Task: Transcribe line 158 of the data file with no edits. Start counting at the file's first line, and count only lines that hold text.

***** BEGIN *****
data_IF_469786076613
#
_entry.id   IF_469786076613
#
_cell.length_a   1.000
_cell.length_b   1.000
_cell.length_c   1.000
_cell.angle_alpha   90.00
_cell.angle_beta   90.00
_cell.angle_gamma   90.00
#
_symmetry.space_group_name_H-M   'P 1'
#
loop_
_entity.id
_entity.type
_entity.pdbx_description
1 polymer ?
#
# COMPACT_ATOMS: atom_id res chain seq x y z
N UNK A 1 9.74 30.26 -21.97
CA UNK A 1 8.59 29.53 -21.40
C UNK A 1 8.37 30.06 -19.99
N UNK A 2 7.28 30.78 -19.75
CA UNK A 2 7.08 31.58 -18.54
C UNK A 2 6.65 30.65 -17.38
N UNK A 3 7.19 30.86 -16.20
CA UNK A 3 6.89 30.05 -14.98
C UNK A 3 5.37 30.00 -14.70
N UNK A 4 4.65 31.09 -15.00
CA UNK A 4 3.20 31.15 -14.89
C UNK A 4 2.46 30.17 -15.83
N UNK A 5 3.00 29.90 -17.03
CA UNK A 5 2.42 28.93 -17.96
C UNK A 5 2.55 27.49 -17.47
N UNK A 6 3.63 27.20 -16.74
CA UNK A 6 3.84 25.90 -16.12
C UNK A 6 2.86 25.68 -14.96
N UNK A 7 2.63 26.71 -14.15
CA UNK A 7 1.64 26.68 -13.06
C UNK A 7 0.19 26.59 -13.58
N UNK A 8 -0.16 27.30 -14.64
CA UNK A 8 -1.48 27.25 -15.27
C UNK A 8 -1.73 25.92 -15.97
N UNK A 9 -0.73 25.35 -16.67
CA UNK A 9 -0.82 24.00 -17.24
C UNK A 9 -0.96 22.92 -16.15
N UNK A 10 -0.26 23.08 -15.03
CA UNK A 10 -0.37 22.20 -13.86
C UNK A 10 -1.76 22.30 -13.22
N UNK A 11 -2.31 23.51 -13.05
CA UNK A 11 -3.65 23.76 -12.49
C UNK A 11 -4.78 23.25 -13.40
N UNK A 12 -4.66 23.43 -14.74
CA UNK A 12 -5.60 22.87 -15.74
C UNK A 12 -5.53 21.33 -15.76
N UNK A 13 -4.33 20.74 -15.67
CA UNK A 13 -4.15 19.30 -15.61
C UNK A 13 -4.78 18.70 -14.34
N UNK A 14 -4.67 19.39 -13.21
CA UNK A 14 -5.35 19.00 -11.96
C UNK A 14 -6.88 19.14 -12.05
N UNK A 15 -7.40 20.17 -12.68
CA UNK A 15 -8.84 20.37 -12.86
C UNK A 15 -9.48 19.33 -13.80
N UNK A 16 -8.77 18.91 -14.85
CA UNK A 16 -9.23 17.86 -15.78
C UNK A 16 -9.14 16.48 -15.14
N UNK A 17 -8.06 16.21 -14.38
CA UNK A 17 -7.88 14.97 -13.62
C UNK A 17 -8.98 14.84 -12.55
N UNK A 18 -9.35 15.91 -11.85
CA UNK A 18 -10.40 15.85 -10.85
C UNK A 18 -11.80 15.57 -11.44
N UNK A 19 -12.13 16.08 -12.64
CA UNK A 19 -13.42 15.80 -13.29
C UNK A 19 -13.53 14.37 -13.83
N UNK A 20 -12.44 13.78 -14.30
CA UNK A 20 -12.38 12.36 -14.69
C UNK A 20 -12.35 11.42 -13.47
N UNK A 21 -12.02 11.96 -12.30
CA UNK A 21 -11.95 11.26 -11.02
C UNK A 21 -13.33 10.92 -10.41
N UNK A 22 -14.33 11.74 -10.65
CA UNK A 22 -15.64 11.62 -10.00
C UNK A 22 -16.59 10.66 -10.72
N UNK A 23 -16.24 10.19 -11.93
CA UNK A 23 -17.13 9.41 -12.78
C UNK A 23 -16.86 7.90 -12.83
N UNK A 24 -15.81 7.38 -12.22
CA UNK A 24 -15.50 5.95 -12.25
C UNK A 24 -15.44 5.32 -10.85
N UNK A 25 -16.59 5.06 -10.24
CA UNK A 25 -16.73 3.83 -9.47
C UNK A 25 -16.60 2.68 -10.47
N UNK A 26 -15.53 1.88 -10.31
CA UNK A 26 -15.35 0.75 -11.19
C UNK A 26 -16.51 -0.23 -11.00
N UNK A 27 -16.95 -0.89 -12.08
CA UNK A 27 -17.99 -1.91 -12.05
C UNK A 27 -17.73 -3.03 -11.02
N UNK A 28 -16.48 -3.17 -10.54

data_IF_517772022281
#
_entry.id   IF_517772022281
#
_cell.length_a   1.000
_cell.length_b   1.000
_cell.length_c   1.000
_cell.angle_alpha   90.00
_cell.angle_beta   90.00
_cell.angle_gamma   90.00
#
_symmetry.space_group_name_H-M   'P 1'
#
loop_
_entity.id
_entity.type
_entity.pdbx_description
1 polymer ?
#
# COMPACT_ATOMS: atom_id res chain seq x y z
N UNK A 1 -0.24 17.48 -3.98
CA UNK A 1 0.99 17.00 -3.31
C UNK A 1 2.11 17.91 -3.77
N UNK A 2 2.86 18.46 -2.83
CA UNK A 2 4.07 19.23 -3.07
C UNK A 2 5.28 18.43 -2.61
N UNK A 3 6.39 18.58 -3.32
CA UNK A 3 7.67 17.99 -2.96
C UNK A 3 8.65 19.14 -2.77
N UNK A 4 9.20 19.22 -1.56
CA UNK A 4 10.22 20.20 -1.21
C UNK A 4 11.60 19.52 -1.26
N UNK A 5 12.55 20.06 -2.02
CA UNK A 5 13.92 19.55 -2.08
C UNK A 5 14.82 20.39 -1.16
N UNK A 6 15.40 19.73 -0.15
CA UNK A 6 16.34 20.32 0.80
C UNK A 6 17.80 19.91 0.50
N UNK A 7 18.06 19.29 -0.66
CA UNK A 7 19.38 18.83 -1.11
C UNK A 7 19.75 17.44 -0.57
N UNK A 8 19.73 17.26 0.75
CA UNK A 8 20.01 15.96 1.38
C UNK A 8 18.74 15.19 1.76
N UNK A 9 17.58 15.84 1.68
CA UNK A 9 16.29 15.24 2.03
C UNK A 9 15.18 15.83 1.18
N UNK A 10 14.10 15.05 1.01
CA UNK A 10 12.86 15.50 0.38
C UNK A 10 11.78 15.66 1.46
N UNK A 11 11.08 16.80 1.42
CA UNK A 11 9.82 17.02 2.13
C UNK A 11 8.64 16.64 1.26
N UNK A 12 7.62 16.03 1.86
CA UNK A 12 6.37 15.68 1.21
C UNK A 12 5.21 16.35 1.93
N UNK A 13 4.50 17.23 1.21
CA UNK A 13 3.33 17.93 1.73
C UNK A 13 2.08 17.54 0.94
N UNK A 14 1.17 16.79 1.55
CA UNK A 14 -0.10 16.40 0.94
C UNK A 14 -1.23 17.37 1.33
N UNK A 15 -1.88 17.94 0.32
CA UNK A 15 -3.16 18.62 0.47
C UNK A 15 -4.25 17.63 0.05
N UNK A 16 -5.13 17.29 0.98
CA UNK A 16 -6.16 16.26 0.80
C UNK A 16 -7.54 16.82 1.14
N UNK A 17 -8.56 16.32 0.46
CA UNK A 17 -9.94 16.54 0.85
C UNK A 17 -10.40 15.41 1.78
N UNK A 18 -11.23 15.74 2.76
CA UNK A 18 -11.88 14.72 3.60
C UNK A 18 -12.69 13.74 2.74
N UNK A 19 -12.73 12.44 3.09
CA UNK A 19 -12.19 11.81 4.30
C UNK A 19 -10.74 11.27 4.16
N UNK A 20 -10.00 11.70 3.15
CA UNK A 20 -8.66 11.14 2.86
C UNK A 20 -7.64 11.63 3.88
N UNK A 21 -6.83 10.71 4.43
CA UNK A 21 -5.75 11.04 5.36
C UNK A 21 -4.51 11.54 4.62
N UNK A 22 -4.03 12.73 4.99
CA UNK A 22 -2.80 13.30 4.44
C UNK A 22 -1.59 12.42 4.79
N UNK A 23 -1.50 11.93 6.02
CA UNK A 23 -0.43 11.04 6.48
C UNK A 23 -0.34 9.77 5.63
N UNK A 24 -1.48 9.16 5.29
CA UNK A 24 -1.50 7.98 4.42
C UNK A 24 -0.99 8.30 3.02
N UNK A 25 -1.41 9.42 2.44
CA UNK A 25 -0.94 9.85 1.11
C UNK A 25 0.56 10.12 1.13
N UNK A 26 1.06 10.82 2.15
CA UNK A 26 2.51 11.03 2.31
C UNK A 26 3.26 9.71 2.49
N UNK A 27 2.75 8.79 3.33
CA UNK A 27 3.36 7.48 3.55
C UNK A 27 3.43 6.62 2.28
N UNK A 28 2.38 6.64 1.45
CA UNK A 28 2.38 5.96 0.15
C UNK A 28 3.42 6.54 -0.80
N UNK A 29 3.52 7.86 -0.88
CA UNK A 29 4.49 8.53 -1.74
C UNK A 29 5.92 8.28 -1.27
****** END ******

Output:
C UNK A 12 5.21 16.35 1.93